Sep 302014
 

For the most part, Destiny‘s story is very bad. The game’s setting, a soft echo of Warhammer 40K where most of the absurd/fun bits have been excised and “Chaos” has been replaced with “Darkness”, is a major disappointment, but one that at this late date can’t really undergo significant change. What can, to some extent, be fixed, are the narratives that live in that world. Although it only has one real plot, Destiny has three different strands of story going on, none of which work especially well. Still, the game’s design makes some of them work better than others and it’s worth examining that as a way of assessing how the story might grow and improve.

The first story, the one the game is trying to push throughout its campaign, is that the player’s guardian is doing special and important things that are altering the balance of power in the system, and it is an unmitigated disaster. The story missions do not create any arc of conflict between the protagonist and any of the forces present in the system. The missions seem to exist only to enforce a structured tour of the solar system and the enemies living on its various terrestrial planets. The only thing resembling a unifying plot is the occasional appearance of a mysterious robot who seems to represent an additional force in the system separate from the Light of the Traveler or the various minions of the Darkness. However, “mysterious stranger semi-helps the hero for unexplained reasons” is barely passable as a side-plot; it’s appalling as the basis for a media project that’s supposed to have a decade-long lifespan.

Even if the game had a half-decent plot, it has no characters to breathe life into it. The protagonist is voiced in cutscenes as blandly as possible, presumably so the player can project eir own personality onto em, but the player is never given any means for conveying eir vision for the character to the game, not even something as simple as later Mass Effect‘s Paragon and Renegade events. The player can of course take up with various factions, but there’s nothing more to this than wearing an emblem, and nothing about choosing one faction precludes or even complicates shifting one’s support to another one. For whatever reason, the player cannot even take ownership of any space within the game — e has no home base to control or decorate, and personal customization options are limited to shaders by the infrequency of decent loot drops and the expense of upgrading good armor. Banal, expository dialogue and terrible voice direction rob Ghost, the main supporting character, of anything resembling a personality, and no other character exists for more than a couple of lines. The protagonist has no presence and nobody to play off of, so the story, such as it is, has no soul.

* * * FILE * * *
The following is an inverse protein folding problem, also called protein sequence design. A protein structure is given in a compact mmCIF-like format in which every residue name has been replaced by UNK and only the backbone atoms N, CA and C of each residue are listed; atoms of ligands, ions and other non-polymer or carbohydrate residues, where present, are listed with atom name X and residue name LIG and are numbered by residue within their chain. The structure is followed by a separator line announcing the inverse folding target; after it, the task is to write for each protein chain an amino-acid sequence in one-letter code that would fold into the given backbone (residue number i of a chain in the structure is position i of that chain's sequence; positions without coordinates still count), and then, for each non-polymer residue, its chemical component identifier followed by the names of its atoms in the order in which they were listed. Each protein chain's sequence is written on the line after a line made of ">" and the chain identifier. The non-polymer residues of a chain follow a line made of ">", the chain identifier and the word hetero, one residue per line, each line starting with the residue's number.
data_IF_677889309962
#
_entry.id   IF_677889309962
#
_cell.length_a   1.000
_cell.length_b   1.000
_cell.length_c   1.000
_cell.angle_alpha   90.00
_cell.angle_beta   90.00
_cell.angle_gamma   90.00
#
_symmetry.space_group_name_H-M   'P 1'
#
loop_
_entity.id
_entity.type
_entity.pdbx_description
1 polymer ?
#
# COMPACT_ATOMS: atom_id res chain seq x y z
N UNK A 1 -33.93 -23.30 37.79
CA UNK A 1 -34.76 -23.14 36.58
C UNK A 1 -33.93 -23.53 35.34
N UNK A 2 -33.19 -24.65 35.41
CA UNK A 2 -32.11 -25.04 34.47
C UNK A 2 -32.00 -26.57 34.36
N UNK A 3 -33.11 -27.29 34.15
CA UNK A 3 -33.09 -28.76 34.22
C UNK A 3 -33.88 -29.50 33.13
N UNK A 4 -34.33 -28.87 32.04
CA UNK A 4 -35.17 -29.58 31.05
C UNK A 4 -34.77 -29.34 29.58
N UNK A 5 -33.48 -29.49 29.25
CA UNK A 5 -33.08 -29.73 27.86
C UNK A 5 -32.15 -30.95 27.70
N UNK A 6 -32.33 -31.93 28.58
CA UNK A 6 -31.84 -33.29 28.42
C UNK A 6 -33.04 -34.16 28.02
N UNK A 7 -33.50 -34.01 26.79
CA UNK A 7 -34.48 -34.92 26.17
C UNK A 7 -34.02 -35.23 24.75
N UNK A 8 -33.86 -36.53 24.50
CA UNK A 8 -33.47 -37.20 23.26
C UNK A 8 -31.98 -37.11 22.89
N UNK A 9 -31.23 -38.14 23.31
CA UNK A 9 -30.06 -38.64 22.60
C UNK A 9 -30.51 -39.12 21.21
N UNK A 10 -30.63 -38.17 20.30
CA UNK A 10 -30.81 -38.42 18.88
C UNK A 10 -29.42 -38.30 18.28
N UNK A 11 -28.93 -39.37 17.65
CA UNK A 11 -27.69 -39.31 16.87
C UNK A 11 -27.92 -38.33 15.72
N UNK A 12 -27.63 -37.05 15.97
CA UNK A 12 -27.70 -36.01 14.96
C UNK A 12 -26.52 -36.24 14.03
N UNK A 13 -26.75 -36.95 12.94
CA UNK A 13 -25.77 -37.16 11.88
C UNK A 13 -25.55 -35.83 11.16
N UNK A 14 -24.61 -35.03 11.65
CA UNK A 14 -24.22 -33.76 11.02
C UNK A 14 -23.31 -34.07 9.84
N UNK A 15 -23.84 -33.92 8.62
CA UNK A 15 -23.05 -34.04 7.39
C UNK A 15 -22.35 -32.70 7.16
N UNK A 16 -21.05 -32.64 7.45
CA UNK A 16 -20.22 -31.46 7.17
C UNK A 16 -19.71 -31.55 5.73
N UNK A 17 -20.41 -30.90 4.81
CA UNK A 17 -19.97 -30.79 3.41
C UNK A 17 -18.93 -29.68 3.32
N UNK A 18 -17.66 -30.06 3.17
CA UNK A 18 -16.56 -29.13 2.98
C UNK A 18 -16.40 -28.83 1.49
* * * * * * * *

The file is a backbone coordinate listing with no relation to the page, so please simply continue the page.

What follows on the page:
Having a plot and characters would not have prevented the story from ending up as a disappointment, however, because it represents a fundamental conflict between narrative and design. Destiny tries to give the player a typical FPS power fantasy and fails decisively because that storyline is embedded in a persistent, shared world. These characteristics mean that the player can have no real impact on the system. Killing the Winter Kell on Venus has no effect on the organization or presence of Fallen forces there, nor does killing Sepiks Prime affect the Fallen on Earth, nor do the events on the Moon or in the Black Garden have consequences for the Hive or the Vex. Rather than segregate players into different instances based on mission progress, everyone gets dumped into a single shared environment that must therefore remain constant regardless of the story they’ve been playing (this despite the game’s sharp gatekeeping with regard to character level). Destiny‘s weak single-player narrative has no hope of selling the idea that the player has done something important or noteworthy because its static world insists that nothing has changed.

So that disposes of the game’s plot, such as it is, but it doesn’t cover all of the game’s story. There are two other narratives embedded in Destiny that it conveys a little better, in part because they are better fits for a persistent, fairly static world.